Just having returned from Australia, Chris says something about their blood having to reroute itself back to the way it used to spin through their veins. A scientific fact. Um, no sir, that is water. Well, whether they believe it’s true or not, go ahead to Australia again if you’re gonna come back and play like this! “Son, where ya goin’? Where the music’s hot!” Man, they laid this Slim Harpo song down. Seems to be one they’ve added to their list this year, and that is just rather fine by me. Taking this old blues song and giving it their CRB vibe, it’s super danceable and another one they let Adam lay into the keys. Groovy. Funky. Hot.
Before closing the first set with a swampy, “Beggar’s Moon”, there is this beautifully slow and soulful, “Star or Stone,” another one that slows the world down and keeps you tucked inside with them, in their space and time, if just for a few minutes. Makes me want to take a long deep breath, hoping maybe I’ll inhale the notes from the air, keep the music inside for just a few notes longer. I wonder what it would feel like. I might never exhale… Mid-way, this song really peaks, takes you higher, the force of the entire band driving the music up to a crazy spot in the sky, next to Jupiter or Mars. “Telephone is ringing, heavy price on the line. Outside the window a comet shoots across the sky. Between love and hope and money, there’s loss and pain and honey, so take a spoonful every time. And if you don’t like what you see, don’t come running to me. Cause I’m bound to my own way. I’m a million miles away. I won’t, I won’t turn back, see my dreams burning on the side of the road. Sometimes it just goes like that. Falling or flying , star or stone.” The lyrics and the story they paint are just amazing.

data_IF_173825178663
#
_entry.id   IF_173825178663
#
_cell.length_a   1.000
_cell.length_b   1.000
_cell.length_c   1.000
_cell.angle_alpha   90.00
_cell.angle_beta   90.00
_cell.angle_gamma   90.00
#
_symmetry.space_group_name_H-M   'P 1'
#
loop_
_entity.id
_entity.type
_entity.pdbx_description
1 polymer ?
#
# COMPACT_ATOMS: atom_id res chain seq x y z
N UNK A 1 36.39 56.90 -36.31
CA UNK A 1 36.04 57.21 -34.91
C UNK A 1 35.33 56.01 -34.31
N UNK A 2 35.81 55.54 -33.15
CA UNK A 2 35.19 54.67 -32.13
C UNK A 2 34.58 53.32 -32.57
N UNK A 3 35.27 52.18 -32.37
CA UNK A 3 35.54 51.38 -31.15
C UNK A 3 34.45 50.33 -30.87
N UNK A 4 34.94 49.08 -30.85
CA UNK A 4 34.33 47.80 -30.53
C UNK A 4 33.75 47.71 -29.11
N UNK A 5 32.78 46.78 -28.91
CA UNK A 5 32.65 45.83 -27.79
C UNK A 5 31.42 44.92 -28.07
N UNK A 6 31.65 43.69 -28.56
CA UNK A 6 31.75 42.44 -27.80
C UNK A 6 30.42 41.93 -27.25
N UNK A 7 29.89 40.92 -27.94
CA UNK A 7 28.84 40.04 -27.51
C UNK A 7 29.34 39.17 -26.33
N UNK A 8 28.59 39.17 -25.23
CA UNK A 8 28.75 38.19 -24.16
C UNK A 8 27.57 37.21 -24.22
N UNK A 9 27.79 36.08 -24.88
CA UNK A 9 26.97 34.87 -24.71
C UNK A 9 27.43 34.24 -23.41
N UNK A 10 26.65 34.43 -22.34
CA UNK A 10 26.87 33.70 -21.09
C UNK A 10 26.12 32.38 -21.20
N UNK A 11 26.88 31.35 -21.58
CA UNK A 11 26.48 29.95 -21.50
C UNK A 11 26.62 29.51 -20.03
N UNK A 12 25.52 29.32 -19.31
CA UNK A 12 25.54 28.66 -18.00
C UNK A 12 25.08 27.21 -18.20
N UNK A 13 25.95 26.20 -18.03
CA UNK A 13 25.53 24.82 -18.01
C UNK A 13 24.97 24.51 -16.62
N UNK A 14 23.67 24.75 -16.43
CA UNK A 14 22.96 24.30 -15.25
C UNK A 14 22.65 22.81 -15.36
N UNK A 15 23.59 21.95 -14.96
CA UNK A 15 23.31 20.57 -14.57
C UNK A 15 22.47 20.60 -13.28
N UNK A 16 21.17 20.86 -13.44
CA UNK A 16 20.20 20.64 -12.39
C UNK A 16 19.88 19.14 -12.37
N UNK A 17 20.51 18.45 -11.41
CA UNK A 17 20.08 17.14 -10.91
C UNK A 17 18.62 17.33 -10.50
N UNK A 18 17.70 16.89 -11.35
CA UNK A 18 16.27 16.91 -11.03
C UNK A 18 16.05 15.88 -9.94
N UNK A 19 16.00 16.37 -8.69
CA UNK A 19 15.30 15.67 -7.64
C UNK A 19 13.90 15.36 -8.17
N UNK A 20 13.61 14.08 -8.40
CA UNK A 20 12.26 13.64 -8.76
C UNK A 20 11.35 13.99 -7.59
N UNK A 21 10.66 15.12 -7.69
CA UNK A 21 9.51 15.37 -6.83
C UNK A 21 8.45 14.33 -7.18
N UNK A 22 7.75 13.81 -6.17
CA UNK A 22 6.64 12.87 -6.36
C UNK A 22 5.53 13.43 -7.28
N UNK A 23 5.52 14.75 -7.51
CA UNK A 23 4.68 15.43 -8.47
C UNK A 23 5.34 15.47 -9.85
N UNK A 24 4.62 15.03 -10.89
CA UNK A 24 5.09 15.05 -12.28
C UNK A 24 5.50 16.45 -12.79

The second set was scattered with familiar and not so familiar originals and covers, selecting to mix it up with pure rock and roll, a little southern americana, grooving blues doused in a little love and pain, a few covers, and a new song in “Roane County Banjo”. A tad on the side of new folk, it’s got an easy pace and a little more roll than rock, as the music weaves smoothly around the lyrics. Even the tone of Neal’s guitar takes on a new twang here and there. Roane County, just a place in Tennessee. Maybe made a bit famous in 2010 when the movie, “Get Low” came out, starring the likes of Bill Murray and Robert Duvall, based on a true story about a man from Roane named Felix Breazeale, who decided to throw himself a funeral while he was still alive. Letting out some new songs to be worked out before a crowd is exciting, especially in the beginning when it is raw, still being crafted in a way. It grows over time, may change a bit until it lands in it’s sweet spot. This one has just started busting through the earth and showing it’s colors.
Stand-outs for me in the second set were that “Get Out of My Life Woman”, “Last Place That Love Lives”, “Rosalee” and the special two-fer encore. I was not expecting that, “Polly”, as I recognized it from my Plant/Krauss disc. Very melancholy, it echoes in your soul. And, I seriously thought the stage was gonna break during, “Mr. Charlie”. I bet people just dance extra big and fun during the encore, knowing it’s the last tune of the night, making sure they get all their yah-yah’s out. I do. I believe a first time played, “Get Out of My Life Woman” was just so funky, so groovy, so good vibey if that is a term…. well, it is now. Slowed down just a tad, to their kind of groove, giving it that Adam psychedelic stretch, it was bluesy and rockin’, and another floor shaker! And who doesn’t love it when Chris whips out the harmonica? Love that shit. He good at it too, playing it raw and nasty. I almost expected him to hold it out, drop it on the stage and walk away, you know, like we got served.